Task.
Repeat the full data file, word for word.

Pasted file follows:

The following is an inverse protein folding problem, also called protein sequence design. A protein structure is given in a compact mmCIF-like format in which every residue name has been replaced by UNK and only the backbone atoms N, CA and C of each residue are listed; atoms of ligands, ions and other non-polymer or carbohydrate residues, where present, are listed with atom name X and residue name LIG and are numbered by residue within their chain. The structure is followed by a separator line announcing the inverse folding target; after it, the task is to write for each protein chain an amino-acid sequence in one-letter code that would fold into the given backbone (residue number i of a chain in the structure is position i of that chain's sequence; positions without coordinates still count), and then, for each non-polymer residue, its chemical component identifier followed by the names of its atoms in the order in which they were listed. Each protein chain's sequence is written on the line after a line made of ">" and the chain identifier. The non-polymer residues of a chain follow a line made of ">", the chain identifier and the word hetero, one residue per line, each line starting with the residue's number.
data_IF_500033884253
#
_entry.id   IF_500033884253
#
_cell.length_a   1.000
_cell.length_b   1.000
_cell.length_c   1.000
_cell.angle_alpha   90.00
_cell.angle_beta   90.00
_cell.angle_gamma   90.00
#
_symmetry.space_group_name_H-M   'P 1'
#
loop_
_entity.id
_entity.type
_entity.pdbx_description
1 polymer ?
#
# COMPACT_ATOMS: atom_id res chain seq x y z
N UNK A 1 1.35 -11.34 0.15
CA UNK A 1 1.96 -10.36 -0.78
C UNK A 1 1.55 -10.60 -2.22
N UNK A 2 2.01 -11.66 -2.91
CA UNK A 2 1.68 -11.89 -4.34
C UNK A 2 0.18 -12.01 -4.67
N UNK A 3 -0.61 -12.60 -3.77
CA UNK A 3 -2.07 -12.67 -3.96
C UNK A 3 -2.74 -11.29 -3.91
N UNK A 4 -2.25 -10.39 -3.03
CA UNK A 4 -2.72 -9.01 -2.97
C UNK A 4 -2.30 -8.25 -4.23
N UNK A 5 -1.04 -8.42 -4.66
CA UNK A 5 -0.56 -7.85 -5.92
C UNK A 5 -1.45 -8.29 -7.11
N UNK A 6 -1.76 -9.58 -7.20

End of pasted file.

The following is an inverse protein folding problem, also called protein sequence design. A protein structure is given in a compact mmCIF-like format in which every residue name has been replaced by UNK and only the backbone atoms N, CA and C of each residue are listed; atoms of ligands, ions and other non-polymer or carbohydrate residues, where present, are listed with atom name X and residue name LIG and are numbered by residue within their chain. The structure is followed by a separator line announcing the inverse folding target; after it, the task is to write for each protein chain an amino-acid sequence in one-letter code that would fold into the given backbone (residue number i of a chain in the structure is position i of that chain's sequence; positions without coordinates still count), and then, for each non-polymer residue, its chemical component identifier followed by the names of its atoms in the order in which they were listed. Each protein chain's sequence is written on the line after a line made of ">" and the chain identifier. The non-polymer residues of a chain follow a line made of ">", the chain identifier and the word hetero, one residue per line, each line starting with the residue's number.
data_IF_500033884253
#
_entry.id   IF_500033884253
#
_cell.length_a   1.000
_cell.length_b   1.000
_cell.length_c   1.000
_cell.angle_alpha   90.00
_cell.angle_beta   90.00
_cell.angle_gamma   90.00
#
_symmetry.space_group_name_H-M   'P 1'
#
loop_
_entity.id
_entity.type
_entity.pdbx_description
1 polymer ?
#
# COMPACT_ATOMS: atom_id res chain seq x y z
N UNK A 1 1.35 -11.34 0.15
CA UNK A 1 1.96 -10.36 -0.78
C UNK A 1 1.55 -10.60 -2.22
N UNK A 2 2.01 -11.66 -2.91
CA UNK A 2 1.68 -11.89 -4.34
C UNK A 2 0.18 -12.01 -4.67
N UNK A 3 -0.61 -12.60 -3.77
CA UNK A 3 -2.07 -12.67 -3.96
C UNK A 3 -2.74 -11.29 -3.91
N UNK A 4 -2.25 -10.39 -3.03
CA UNK A 4 -2.72 -9.01 -2.97
C UNK A 4 -2.30 -8.25 -4.23
N UNK A 5 -1.04 -8.42 -4.66
CA UNK A 5 -0.56 -7.85 -5.92
C UNK A 5 -1.45 -8.29 -7.11
N UNK A 6 -1.76 -9.58 -7.20